We break down the biggest myths and misconceptions about the Comcast/Time Warner Cable merger.
A coalition of civil rights, media justice and public interest groups released a set of principles that address the danger of corporate and government surveillance of communities of color in the digital age.
There’s a reason your cellphone bill gives you heart palpitations every month: There’s hardly any competition in the U.S. wireless market. And without any real competition, companies like AT&T and Verizon can do whatever they want to streamline your wallet.
In October 2012, United States Solicitor General Donald Verrilli Jr. was in a tight spot. Seeking dismissal of a legal challenge against an NSA warrantless electronic surveillance program, the Department of Justice had taken the position that the rabble-rousers represented by the ACLU had no standing to sue because they couldn’t prove they had been subjected to surveillance. But who, if anyone, could prove they were harmed by a program cloaked in secrecy?
Citing the need to preserve evidence related to pending lawsuits, the Obama administration is asking for permission to keep data on billions of U.S. phone calls indefinitely instead of destroying it after five years.
A recent court decision that endorsed a broad view of the FCC's authority over the Internet has Google and other Web companies nervous. In closed-door meetings with regulators and Capitol Hill staff, Google's lawyers have said they're worried how the FCC may use its new-found powers, according to multiple people familiar with the meetings.
Netflix's agreement to pay Comcast for smoother streaming of movies and TV shows marks the end of an era for the Internet. It should send shivers down the spines of anybody who relies on online information.
This week, Comcast Corp. announced a deal under which it will charge Netflix Inc. for the right to deliver streaming video directly into Comcast's physical network. This is a game-changer: America's largest cable network is building a moat around its system and can now charge connecting networks for the privilege of sending traffic to its users. The FCC needs to get on the case. Otherwise, high-capacity innovative uses of the Internet in U.S. will be subject to an arbitrary Comcast tax.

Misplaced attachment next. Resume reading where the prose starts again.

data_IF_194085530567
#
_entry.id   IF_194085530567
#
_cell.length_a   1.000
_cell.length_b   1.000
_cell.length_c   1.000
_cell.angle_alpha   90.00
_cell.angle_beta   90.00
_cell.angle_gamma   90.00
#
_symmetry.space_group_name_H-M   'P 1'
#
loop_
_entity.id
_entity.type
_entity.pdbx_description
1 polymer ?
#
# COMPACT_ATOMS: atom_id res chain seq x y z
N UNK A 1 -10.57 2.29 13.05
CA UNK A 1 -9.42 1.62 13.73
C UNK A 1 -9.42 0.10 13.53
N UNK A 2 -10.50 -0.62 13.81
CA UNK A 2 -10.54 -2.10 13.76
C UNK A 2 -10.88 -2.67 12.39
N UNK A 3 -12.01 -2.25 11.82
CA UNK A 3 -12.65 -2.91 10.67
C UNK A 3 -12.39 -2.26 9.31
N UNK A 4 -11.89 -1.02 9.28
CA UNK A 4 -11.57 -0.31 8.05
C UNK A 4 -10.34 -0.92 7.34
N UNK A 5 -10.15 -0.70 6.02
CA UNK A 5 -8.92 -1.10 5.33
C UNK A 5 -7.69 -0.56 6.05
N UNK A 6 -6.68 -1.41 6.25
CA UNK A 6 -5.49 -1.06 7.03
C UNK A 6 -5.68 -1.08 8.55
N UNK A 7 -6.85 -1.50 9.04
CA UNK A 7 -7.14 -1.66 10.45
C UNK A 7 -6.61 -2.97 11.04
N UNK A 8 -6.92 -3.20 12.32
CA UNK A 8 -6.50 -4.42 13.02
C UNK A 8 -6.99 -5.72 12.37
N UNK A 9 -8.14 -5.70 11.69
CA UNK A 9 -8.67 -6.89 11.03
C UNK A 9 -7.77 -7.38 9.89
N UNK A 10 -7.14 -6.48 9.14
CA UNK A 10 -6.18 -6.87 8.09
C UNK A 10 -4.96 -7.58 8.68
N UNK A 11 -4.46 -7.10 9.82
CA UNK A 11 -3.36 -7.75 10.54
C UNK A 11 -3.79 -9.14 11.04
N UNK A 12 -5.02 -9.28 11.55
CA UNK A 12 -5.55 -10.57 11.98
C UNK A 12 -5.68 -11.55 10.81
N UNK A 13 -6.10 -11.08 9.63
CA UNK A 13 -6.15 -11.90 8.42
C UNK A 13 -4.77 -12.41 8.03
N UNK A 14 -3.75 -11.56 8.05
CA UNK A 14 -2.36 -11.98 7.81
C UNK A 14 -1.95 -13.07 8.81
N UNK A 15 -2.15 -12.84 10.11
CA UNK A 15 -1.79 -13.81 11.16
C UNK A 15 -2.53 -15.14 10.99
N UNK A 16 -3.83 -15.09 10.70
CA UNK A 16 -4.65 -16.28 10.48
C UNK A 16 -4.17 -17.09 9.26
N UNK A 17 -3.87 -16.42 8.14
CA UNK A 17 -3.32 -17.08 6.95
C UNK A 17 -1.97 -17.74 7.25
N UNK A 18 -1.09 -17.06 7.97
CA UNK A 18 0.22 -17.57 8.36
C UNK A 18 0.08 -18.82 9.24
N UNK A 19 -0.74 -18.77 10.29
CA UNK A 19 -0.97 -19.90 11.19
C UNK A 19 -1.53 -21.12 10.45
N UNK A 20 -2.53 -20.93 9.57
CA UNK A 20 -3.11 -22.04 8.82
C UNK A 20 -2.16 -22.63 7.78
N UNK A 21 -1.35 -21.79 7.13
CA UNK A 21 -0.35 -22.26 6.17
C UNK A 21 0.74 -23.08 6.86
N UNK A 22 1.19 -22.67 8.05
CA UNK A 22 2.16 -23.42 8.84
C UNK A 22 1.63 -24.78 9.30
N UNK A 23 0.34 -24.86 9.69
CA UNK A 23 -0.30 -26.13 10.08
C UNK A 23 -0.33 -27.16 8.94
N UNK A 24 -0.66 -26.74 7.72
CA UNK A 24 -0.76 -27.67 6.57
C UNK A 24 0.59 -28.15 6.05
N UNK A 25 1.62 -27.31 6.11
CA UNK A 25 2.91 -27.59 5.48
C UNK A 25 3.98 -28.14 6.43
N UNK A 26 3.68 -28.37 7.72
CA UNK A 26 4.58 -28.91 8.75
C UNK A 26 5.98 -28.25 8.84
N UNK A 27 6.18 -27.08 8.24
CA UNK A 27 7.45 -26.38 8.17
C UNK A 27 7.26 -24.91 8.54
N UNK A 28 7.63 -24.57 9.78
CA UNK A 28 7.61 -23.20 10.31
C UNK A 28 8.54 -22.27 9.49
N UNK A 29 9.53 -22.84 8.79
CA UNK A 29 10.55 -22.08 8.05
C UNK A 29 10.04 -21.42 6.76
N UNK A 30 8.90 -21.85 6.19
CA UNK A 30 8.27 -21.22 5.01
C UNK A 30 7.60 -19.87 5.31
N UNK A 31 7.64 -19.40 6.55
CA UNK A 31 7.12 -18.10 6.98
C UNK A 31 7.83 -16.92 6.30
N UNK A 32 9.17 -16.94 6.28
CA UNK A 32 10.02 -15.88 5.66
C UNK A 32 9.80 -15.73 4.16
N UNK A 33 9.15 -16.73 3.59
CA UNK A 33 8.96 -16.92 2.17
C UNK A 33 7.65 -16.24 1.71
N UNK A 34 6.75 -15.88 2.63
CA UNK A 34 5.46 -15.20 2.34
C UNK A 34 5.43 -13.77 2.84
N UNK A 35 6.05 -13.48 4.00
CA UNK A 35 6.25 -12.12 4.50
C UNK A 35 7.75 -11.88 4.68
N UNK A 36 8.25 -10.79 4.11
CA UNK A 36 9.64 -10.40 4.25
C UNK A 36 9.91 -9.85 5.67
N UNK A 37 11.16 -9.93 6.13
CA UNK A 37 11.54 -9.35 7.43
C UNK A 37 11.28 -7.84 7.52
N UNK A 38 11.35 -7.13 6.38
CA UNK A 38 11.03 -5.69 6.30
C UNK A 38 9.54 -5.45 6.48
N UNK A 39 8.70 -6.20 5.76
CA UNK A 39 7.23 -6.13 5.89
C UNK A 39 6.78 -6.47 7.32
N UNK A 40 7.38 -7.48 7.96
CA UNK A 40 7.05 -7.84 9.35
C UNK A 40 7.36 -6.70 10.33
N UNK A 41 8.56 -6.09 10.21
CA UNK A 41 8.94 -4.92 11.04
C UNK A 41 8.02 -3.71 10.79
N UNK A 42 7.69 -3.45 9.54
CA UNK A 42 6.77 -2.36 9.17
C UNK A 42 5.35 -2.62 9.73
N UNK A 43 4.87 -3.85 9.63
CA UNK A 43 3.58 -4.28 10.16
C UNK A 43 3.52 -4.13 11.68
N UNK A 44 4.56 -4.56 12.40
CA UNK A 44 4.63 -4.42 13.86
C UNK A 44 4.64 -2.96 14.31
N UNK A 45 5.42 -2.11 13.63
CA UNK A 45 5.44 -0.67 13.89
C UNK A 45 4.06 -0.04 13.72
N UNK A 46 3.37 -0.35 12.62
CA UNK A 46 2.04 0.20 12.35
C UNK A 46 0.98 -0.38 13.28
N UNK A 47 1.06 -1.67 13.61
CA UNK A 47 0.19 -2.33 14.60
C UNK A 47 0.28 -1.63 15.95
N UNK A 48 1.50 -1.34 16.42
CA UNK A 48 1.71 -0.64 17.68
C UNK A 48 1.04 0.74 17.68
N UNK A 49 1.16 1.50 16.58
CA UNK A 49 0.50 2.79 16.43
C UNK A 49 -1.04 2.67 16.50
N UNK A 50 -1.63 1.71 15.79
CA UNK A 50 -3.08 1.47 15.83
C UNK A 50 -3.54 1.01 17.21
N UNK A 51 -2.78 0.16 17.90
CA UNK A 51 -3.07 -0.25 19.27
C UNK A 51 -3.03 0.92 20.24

Will Netflix pass the cost of its new Comcast agreement onto its own customers? If so, would that cost be tripled or quadrupled if Netflix then signs separate deals with other Internet providers, such as Verizon? It's hard to say. Neither Netflix nor Comcast is talking specifics about the deal, but it has spawned a great deal of speculation on the issue.
The FCC could be close to a long overdue review of media ownership rules come March, and there’s bad news for media owners: Early indications are that the new chairman Tom Wheeler is likely to propose tightening them.
Does the king of high-margin, low-overhead search and advertising really want to get into the heavy-lifting, highly regulated world of being a nationwide broadband provider? Some on Wall Street seem to think so.
Consumer groups and media watchdogs expressed “grave concerns” about Netflix’s landmark pact with cable giant Comcast for improved Internet service.
Free Press President and CEO Craig Aaron, Streamingmedia.com Executive Vice President Dan Rayburn and Bloomberg’s Alex Sherman discuss Netflix’s deal to pay Comcast for more direct access to its broadband network and what that means for consumers.
As Comcast Corp. and Time Warner Cable roll out a massive lobbying effort to win regulatory approval for the merger of the nation’s two largest cable companies, one key step for the companies will be garnering the support of prominent civil rights and minority groups.
It's only fair that bandwidth-hogging Netflix and presumably its subscribers pay Comcast more for broadband access than those who don't use the service.
In a perfect storm of corporate greed and broken government, the internet has gone from vibrant center of the new economy to burgeoning tool of economic control.
A recent report from the advocacy group, Free Press, found that there are no Black-owned and operated full-power television stations in the U.S. today. Eight years ago, there were 18—and while that number represented just 1.3 percent of all U.S. TV stations, it was, at least, a presence. Joseph Torres, senior external affairs director for Free Press, joins Tavis Smiley to explain why Black-owned stations have disappeared.
The interconnection agreement Comcast and Netflix signed isn’t a violation of network neutrality, but it continues a troubling precedent for the internet and has anti-competitive overtones.
For years local TV station conglomerates have used sneaky loopholes to evade federal limits on how much media one company can own. But there are hopeful signs that this practice is coming under increased scrutiny in Washington.
Only a few hours had passed after the $45 billion merger between Comcast and Time Warner Cable was announced when an early voice emerged endorsing the deal. “Win-win situation for American businesses,” said the statement from the United States Hispanic Chamber of Commerce. It was the start of what Comcast executives acknowledge will be a carefully orchestrated campaign, as the company will seek hundreds of such expressions of support for the deal — from members of Congress, state officials and leaders of nonprofit and minority-led groups — as it tries to nudge federal authorities to approve the merger.